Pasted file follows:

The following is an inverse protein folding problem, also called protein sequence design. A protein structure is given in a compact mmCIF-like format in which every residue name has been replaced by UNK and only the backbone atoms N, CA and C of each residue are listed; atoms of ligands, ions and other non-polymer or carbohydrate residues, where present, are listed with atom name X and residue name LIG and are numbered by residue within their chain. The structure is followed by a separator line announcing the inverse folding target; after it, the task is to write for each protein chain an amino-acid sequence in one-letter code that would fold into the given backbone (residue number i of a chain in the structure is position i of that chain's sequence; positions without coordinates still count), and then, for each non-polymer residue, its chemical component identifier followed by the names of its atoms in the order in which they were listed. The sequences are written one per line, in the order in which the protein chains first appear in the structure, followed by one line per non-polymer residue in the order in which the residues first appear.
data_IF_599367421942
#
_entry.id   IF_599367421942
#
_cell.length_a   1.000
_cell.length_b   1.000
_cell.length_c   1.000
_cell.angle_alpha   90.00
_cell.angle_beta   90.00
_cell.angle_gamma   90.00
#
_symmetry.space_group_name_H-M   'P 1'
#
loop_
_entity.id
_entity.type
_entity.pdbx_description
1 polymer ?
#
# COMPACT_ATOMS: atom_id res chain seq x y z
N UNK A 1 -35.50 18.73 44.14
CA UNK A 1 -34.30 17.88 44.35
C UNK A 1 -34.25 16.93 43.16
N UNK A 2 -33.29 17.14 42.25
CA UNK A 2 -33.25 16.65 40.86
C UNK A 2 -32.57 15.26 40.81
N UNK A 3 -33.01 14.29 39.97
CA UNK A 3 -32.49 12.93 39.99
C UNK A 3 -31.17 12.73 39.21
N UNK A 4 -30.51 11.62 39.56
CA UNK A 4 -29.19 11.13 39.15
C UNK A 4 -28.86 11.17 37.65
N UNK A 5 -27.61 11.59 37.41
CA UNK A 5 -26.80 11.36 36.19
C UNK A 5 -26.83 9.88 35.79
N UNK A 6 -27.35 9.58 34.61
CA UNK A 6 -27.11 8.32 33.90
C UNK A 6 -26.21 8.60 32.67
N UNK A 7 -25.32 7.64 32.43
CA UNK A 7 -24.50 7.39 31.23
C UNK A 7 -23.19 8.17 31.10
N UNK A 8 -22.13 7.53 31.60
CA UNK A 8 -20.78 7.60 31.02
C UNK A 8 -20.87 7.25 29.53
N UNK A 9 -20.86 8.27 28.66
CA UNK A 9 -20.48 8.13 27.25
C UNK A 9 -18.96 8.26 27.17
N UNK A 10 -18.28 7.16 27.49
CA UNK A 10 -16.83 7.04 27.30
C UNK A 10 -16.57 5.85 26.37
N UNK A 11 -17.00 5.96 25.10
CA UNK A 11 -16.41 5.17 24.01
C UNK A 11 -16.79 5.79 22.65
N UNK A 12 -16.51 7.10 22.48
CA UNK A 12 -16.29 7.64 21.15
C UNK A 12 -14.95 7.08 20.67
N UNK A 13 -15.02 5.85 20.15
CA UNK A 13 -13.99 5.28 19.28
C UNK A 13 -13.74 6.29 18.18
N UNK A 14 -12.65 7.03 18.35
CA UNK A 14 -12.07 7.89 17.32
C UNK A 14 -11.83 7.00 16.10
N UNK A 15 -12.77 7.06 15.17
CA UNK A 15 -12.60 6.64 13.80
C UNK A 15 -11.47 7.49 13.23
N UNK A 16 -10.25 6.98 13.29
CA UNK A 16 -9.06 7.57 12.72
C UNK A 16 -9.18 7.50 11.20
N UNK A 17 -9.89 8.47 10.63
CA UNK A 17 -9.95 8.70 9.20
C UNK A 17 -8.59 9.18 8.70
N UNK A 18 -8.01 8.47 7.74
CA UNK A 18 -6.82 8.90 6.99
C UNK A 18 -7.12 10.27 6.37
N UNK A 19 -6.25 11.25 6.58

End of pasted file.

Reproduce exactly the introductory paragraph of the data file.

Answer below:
The following is an inverse protein folding problem, also called protein sequence design. A protein structure is given in a compact mmCIF-like format in which every residue name has been replaced by UNK and only the backbone atoms N, CA and C of each residue are listed; atoms of ligands, ions and other non-polymer or carbohydrate residues, where present, are listed with atom name X and residue name LIG and are numbered by residue within their chain. The structure is followed by a separator line announcing the inverse folding target; after it, the task is to write for each protein chain an amino-acid sequence in one-letter code that would fold into the given backbone (residue number i of a chain in the structure is position i of that chain's sequence; positions without coordinates still count), and then, for each non-polymer residue, its chemical component identifier followed by the names of its atoms in the order in which they were listed. The sequences are written one per line, in the order in which the protein chains first appear in the structure, followed by one line per non-polymer residue in the order in which the residues first appear.